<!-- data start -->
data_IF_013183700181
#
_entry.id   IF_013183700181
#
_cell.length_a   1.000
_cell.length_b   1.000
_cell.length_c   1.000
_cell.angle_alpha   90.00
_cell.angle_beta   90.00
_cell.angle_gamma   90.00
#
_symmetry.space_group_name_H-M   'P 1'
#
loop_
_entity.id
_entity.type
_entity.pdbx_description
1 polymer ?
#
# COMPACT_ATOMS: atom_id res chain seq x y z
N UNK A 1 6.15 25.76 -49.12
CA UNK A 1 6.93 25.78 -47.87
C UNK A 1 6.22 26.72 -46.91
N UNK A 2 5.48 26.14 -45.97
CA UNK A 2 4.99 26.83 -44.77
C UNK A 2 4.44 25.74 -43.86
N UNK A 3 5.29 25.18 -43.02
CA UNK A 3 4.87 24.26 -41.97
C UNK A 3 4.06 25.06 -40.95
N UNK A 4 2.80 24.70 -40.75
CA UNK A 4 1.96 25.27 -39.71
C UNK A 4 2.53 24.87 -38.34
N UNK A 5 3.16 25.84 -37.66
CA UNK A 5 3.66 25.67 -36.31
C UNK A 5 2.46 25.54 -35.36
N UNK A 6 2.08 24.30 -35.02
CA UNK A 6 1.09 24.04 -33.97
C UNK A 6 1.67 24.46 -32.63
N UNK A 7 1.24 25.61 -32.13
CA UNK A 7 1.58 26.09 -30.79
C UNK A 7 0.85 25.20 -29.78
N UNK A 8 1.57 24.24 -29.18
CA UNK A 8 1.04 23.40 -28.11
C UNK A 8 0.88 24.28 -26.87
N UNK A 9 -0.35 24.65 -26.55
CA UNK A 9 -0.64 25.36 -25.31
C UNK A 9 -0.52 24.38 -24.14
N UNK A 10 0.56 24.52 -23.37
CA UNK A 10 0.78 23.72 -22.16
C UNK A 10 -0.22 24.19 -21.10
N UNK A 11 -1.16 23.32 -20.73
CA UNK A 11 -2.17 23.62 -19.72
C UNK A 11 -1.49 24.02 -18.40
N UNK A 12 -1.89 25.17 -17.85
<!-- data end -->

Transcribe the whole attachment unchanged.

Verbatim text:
data_IF_013183700181
#
_entry.id   IF_013183700181
#
_cell.length_a   1.000
_cell.length_b   1.000
_cell.length_c   1.000
_cell.angle_alpha   90.00
_cell.angle_beta   90.00
_cell.angle_gamma   90.00
#
_symmetry.space_group_name_H-M   'P 1'
#
loop_
_entity.id
_entity.type
_entity.pdbx_description
1 polymer ?
#
# COMPACT_ATOMS: atom_id res chain seq x y z
N UNK A 1 6.15 25.76 -49.12
CA UNK A 1 6.93 25.78 -47.87
C UNK A 1 6.22 26.72 -46.91
N UNK A 2 5.48 26.14 -45.97
CA UNK A 2 4.99 26.83 -44.77
C UNK A 2 4.44 25.74 -43.86
N UNK A 3 5.29 25.18 -43.02
CA UNK A 3 4.87 24.26 -41.97
C UNK A 3 4.06 25.06 -40.95
N UNK A 4 2.80 24.70 -40.75
CA UNK A 4 1.96 25.27 -39.71
C UNK A 4 2.53 24.87 -38.34
N UNK A 5 3.16 25.84 -37.66
CA UNK A 5 3.66 25.67 -36.31
C UNK A 5 2.46 25.54 -35.36
N UNK A 6 2.08 24.30 -35.02
CA UNK A 6 1.09 24.04 -33.97
C UNK A 6 1.67 24.46 -32.63
N UNK A 7 1.24 25.61 -32.13
CA UNK A 7 1.58 26.09 -30.79
C UNK A 7 0.85 25.20 -29.78
N UNK A 8 1.57 24.24 -29.18
CA UNK A 8 1.04 23.40 -28.11
C UNK A 8 0.88 24.28 -26.87
N UNK A 9 -0.35 24.65 -26.55
CA UNK A 9 -0.64 25.36 -25.31
C UNK A 9 -0.52 24.38 -24.14
N UNK A 10 0.56 24.52 -23.37
CA UNK A 10 0.78 23.72 -22.16
C UNK A 10 -0.22 24.19 -21.10
N UNK A 11 -1.16 23.32 -20.73
CA UNK A 11 -2.17 23.62 -19.72
C UNK A 11 -1.49 24.02 -18.40
N UNK A 12 -1.89 25.17 -17.85